Everyone and his dog are going to foreign countries these days.
Quiz programs on television usually bait people with promises of
foreign travel. What are all these people whizzing off to other
countries for, on the jets that boast of being the worst
polluters? Is it to see the rare beauty of foreign scenery? Are
there no mountains in Japan? Is there no ocean? There is little
difference between the ocean at Boso and that in Hawaii. In the
mountains near their homes there are places they are unfamiliar
with. All those people who have no time to consider the
appearance of a single tree, to feel the pathos of a single
blade of grass -- what do they expect to experience abroad? Is it
that the scale is different? If you pine after magnificence, then
stand where you are and look up at the sun's great orb. Lift your
eyes to the night sky and gaze at the cosmos.


What? Your want to research foreign sexual customs? You
lecherous slobs! [35]


Travel abroad in the name of study and training is none other
than for the purpose of learning the techniques of idleness and
gluttony, or to make preparations for contamination and
destruction. Even in Japan there is much of this going on, but in
whatever country it is the extreme of evil. Are we supposed to be
thankful when people go abroad for sightseeing, sex, or study,
and then come back bug-eyed with amazement? Are we supposed to be
thankful that, because of their activities, the Earth is more
devastated minute by minute?


The "wonderful world we live in" is the "city." We must take
drastic measures to get rid of the city.

Even If We Do Not Eradicate the Cities, They Are Fated to Perish

But the city has underestimated the situation. "If you think it's
possible to get rid of the cities, then go ahead and try," it
says. "What can you accomplish in your frenzied condition?"


Well, this certainly is true. Once the city realizes that it is
impossible to banish currency or get the farmers and co-ops to
stop food shipments, it is natural to sit back and relax, for the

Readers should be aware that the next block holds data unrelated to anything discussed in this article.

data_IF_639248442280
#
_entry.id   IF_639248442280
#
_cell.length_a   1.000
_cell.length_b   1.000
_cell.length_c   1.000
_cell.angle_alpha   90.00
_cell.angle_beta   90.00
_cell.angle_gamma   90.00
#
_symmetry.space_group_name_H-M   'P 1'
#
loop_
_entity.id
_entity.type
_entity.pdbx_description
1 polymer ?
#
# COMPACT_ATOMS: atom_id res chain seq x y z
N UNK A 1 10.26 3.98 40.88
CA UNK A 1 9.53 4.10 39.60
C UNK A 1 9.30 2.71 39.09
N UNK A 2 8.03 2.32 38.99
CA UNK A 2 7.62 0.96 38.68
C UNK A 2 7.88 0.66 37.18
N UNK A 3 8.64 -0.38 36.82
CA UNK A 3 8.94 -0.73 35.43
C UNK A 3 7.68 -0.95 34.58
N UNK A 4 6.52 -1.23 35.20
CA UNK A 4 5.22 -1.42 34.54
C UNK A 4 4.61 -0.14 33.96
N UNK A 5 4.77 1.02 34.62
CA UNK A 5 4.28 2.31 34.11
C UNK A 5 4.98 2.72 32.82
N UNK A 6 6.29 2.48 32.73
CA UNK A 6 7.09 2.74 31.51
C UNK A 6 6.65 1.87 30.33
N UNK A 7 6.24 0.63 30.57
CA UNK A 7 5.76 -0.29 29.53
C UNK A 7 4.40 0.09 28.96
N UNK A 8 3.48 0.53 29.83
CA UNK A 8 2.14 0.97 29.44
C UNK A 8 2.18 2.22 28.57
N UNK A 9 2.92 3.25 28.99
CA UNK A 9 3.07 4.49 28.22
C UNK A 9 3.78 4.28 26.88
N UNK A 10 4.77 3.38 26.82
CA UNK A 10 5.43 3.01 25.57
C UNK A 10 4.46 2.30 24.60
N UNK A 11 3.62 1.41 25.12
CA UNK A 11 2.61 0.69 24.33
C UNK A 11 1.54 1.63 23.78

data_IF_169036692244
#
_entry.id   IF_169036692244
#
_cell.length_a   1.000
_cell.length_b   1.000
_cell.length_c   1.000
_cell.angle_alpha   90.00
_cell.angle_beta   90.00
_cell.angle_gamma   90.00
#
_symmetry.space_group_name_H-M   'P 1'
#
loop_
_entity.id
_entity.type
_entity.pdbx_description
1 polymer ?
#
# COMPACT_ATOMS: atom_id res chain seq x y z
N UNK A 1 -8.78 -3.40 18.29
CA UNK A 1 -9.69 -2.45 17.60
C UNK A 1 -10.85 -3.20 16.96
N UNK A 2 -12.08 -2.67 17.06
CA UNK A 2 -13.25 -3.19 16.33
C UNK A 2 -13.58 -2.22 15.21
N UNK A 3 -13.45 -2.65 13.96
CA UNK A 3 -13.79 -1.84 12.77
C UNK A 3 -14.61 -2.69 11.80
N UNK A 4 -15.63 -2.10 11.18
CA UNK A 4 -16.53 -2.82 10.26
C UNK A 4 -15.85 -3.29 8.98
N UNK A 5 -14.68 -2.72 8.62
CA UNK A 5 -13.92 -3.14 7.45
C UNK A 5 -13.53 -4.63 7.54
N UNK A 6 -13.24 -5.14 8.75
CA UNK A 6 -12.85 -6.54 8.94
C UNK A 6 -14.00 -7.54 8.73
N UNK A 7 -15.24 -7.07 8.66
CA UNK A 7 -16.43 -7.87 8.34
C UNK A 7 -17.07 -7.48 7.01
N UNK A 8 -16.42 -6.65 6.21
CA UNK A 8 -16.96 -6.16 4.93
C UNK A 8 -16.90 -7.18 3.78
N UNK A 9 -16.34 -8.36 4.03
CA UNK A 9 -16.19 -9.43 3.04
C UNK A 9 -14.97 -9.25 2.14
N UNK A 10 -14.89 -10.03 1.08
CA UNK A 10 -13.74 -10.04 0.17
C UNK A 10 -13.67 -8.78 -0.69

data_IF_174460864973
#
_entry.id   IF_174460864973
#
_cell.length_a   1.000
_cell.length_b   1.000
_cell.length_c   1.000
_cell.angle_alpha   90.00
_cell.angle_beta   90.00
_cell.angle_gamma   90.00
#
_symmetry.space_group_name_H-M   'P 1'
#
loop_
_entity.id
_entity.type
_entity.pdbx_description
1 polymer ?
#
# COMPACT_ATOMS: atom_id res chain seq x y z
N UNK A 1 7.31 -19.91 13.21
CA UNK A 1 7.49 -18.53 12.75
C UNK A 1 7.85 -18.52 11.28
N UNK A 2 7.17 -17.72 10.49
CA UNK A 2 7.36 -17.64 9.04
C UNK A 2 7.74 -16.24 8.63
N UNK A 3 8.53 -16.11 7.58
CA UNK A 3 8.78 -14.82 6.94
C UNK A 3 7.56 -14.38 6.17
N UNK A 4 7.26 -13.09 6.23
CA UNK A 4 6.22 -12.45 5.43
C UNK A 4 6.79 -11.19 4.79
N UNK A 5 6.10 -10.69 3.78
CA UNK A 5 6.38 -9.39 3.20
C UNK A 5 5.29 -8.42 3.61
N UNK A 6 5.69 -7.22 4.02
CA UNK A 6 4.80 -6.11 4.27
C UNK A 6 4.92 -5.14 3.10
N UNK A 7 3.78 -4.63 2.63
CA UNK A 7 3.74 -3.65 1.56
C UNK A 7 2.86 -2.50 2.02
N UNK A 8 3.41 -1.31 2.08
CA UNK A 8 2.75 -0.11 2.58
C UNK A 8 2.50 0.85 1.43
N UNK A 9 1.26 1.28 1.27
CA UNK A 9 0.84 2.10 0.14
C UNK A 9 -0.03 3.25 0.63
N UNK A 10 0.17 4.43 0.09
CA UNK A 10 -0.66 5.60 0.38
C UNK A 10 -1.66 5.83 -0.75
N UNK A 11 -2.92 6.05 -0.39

city is right.


However, let us note once more that, though we cannot get rid of
the cities by our own actions, the cities are in actuality bound
to perish (I will treat this in a later chapter). The city's
underestimation of the situation will lead to its own fall in the
near future.


The depletion of mineral resources, the drying up of the oil
fields, nuclear war, the destruction and contamination of the
environment, food shortages, economic panic, computers, robots,
overproduction, backlogged inventories, trade friction, violence
by the unemployed -- these will all lead to uninhabited cities.
But the city's swaggering, unconcerned attitude toward these
things will only bring about a crises state that much sooner. As
long as the city continues to underestimate the dangers, to waste
without a moment's afterthought, to make more nuclear weapons, to
urbanize farmland, to change the forests to desert, to
contaminate the land and the sea, to develop convenient machines,
to produce an overabundance of goods -- as long as the city
continues in this manner, how many more years can it live without
a care?


The prophet Nostradamus, who has been 99 percent accurate, says
that in July 1999 the Great King of Fear will come down from the
sky, and humanity will face annihilation. This would seem to be
right on target, since the cities are heading for destruction at
full speed, and will probably perish at that very time.
Unfortunately, this bit of prophecy cannot but hit the bull's
eye.

There Will Be No Cities in the Twenty-First Century

The cities are bound to perish, and they have not long to live.